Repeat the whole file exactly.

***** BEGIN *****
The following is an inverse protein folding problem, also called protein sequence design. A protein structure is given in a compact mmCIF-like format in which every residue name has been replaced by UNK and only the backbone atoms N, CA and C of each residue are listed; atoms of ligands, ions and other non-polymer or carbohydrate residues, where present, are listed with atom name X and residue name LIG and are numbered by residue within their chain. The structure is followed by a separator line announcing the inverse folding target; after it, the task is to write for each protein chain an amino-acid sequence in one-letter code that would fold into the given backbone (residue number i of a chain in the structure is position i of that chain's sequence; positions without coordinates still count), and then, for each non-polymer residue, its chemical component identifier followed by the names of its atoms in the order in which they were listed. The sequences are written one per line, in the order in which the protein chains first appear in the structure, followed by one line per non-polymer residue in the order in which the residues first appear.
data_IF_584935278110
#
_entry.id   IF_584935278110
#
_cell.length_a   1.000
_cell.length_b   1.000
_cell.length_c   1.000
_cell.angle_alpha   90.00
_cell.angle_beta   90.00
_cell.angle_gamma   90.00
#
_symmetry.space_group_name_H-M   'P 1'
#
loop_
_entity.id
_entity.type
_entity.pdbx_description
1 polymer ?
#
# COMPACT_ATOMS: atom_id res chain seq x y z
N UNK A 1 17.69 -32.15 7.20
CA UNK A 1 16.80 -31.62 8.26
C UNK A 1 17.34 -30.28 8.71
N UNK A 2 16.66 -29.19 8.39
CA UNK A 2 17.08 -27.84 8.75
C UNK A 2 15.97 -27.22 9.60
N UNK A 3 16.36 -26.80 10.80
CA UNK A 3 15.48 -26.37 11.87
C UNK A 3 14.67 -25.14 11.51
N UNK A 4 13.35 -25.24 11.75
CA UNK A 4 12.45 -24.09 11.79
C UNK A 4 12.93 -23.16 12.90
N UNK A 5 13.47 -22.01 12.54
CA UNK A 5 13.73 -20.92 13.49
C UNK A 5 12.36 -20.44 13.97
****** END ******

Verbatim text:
The following is an inverse protein folding problem, also called protein sequence design. A protein structure is given in a compact mmCIF-like format in which every residue name has been replaced by UNK and only the backbone atoms N, CA and C of each residue are listed; atoms of ligands, ions and other non-polymer or carbohydrate residues, where present, are listed with atom name X and residue name LIG and are numbered by residue within their chain. The structure is followed by a separator line announcing the inverse folding target; after it, the task is to write for each protein chain an amino-acid sequence in one-letter code that would fold into the given backbone (residue number i of a chain in the structure is position i of that chain's sequence; positions without coordinates still count), and then, for each non-polymer residue, its chemical component identifier followed by the names of its atoms in the order in which they were listed. The sequences are written one per line, in the order in which the protein chains first appear in the structure, followed by one line per non-polymer residue in the order in which the residues first appear.
data_IF_584935278110
#
_entry.id   IF_584935278110
#
_cell.length_a   1.000
_cell.length_b   1.000
_cell.length_c   1.000
_cell.angle_alpha   90.00
_cell.angle_beta   90.00
_cell.angle_gamma   90.00
#
_symmetry.space_group_name_H-M   'P 1'
#
loop_
_entity.id
_entity.type
_entity.pdbx_description
1 polymer ?
#
# COMPACT_ATOMS: atom_id res chain seq x y z
N UNK A 1 17.69 -32.15 7.20
CA UNK A 1 16.80 -31.62 8.26
C UNK A 1 17.34 -30.28 8.71
N UNK A 2 16.66 -29.19 8.39
CA UNK A 2 17.08 -27.84 8.75
C UNK A 2 15.97 -27.22 9.60
N UNK A 3 16.36 -26.80 10.80
CA UNK A 3 15.48 -26.37 11.87
C UNK A 3 14.67 -25.14 11.51
N UNK A 4 13.35 -25.24 11.75
CA UNK A 4 12.45 -24.09 11.79
C UNK A 4 12.93 -23.16 12.90
N UNK A 5 13.47 -22.01 12.54
CA UNK A 5 13.73 -20.92 13.49
C UNK A 5 12.36 -20.44 13.97